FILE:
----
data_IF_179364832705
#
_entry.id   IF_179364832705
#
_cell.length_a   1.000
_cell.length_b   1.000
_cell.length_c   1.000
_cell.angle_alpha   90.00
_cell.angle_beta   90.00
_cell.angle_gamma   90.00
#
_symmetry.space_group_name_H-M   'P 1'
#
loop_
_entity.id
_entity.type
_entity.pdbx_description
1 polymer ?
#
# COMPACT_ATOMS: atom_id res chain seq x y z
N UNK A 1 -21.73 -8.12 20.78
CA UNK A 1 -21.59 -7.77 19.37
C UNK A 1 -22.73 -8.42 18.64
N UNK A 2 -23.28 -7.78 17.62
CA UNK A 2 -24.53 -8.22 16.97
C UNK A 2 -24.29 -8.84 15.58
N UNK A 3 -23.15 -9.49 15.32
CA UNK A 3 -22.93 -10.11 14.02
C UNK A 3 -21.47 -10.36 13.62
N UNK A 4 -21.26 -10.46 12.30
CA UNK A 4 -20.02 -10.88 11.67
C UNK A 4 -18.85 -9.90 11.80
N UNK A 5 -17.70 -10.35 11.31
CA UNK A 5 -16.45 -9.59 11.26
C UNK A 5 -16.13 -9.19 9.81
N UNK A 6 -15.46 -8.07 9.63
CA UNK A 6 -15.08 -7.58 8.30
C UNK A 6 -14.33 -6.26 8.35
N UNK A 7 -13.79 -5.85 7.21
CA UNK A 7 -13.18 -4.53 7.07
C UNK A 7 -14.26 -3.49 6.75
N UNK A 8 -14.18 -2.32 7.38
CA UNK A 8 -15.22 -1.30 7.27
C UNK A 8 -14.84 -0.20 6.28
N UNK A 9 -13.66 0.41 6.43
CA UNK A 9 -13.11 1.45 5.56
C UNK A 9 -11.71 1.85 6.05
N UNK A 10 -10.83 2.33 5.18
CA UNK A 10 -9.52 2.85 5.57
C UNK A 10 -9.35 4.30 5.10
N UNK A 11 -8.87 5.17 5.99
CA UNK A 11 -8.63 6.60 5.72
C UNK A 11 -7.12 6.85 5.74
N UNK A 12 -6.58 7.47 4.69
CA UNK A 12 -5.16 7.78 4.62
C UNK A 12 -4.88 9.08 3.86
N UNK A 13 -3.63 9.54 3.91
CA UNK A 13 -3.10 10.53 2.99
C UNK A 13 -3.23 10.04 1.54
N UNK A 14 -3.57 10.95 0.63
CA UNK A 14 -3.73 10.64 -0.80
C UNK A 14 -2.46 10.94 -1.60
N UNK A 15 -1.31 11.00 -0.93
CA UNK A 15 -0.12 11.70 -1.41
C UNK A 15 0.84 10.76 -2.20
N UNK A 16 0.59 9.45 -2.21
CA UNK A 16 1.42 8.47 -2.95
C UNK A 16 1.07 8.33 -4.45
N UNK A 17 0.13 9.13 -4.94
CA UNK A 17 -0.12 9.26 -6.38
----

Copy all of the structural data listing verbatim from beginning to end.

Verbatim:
data_IF_179364832705
#
_entry.id   IF_179364832705
#
_cell.length_a   1.000
_cell.length_b   1.000
_cell.length_c   1.000
_cell.angle_alpha   90.00
_cell.angle_beta   90.00
_cell.angle_gamma   90.00
#
_symmetry.space_group_name_H-M   'P 1'
#
loop_
_entity.id
_entity.type
_entity.pdbx_description
1 polymer ?
#
# COMPACT_ATOMS: atom_id res chain seq x y z
N UNK A 1 -21.73 -8.12 20.78
CA UNK A 1 -21.59 -7.77 19.37
C UNK A 1 -22.73 -8.42 18.64
N UNK A 2 -23.28 -7.78 17.62
CA UNK A 2 -24.53 -8.22 16.97
C UNK A 2 -24.29 -8.84 15.58
N UNK A 3 -23.15 -9.49 15.32
CA UNK A 3 -22.93 -10.11 14.02
C UNK A 3 -21.47 -10.36 13.62
N UNK A 4 -21.26 -10.46 12.30
CA UNK A 4 -20.02 -10.88 11.67
C UNK A 4 -18.85 -9.90 11.80
N UNK A 5 -17.70 -10.35 11.31
CA UNK A 5 -16.45 -9.59 11.26
C UNK A 5 -16.13 -9.19 9.81
N UNK A 6 -15.46 -8.07 9.63
CA UNK A 6 -15.08 -7.58 8.30
C UNK A 6 -14.33 -6.26 8.35
N UNK A 7 -13.79 -5.85 7.21
CA UNK A 7 -13.18 -4.53 7.07
C UNK A 7 -14.26 -3.49 6.75
N UNK A 8 -14.18 -2.32 7.38
CA UNK A 8 -15.22 -1.30 7.27
C UNK A 8 -14.84 -0.20 6.28
N UNK A 9 -13.66 0.41 6.43
CA UNK A 9 -13.11 1.45 5.56
C UNK A 9 -11.71 1.85 6.05
N UNK A 10 -10.83 2.33 5.18
CA UNK A 10 -9.52 2.85 5.57
C UNK A 10 -9.35 4.30 5.10
N UNK A 11 -8.87 5.17 5.99
CA UNK A 11 -8.63 6.60 5.72
C UNK A 11 -7.12 6.85 5.74
N UNK A 12 -6.58 7.47 4.69
CA UNK A 12 -5.16 7.78 4.62
C UNK A 12 -4.88 9.08 3.86
N UNK A 13 -3.63 9.54 3.91
CA UNK A 13 -3.10 10.53 2.99
C UNK A 13 -3.23 10.04 1.54
N UNK A 14 -3.57 10.95 0.63
CA UNK A 14 -3.73 10.64 -0.80
C UNK A 14 -2.46 10.94 -1.60
N UNK A 15 -1.31 11.00 -0.93
CA UNK A 15 -0.12 11.70 -1.41
C UNK A 15 0.84 10.76 -2.20
N UNK A 16 0.59 9.45 -2.21
CA UNK A 16 1.42 8.47 -2.95
C UNK A 16 1.07 8.33 -4.45
N UNK A 17 0.13 9.13 -4.94
CA UNK A 17 -0.12 9.26 -6.38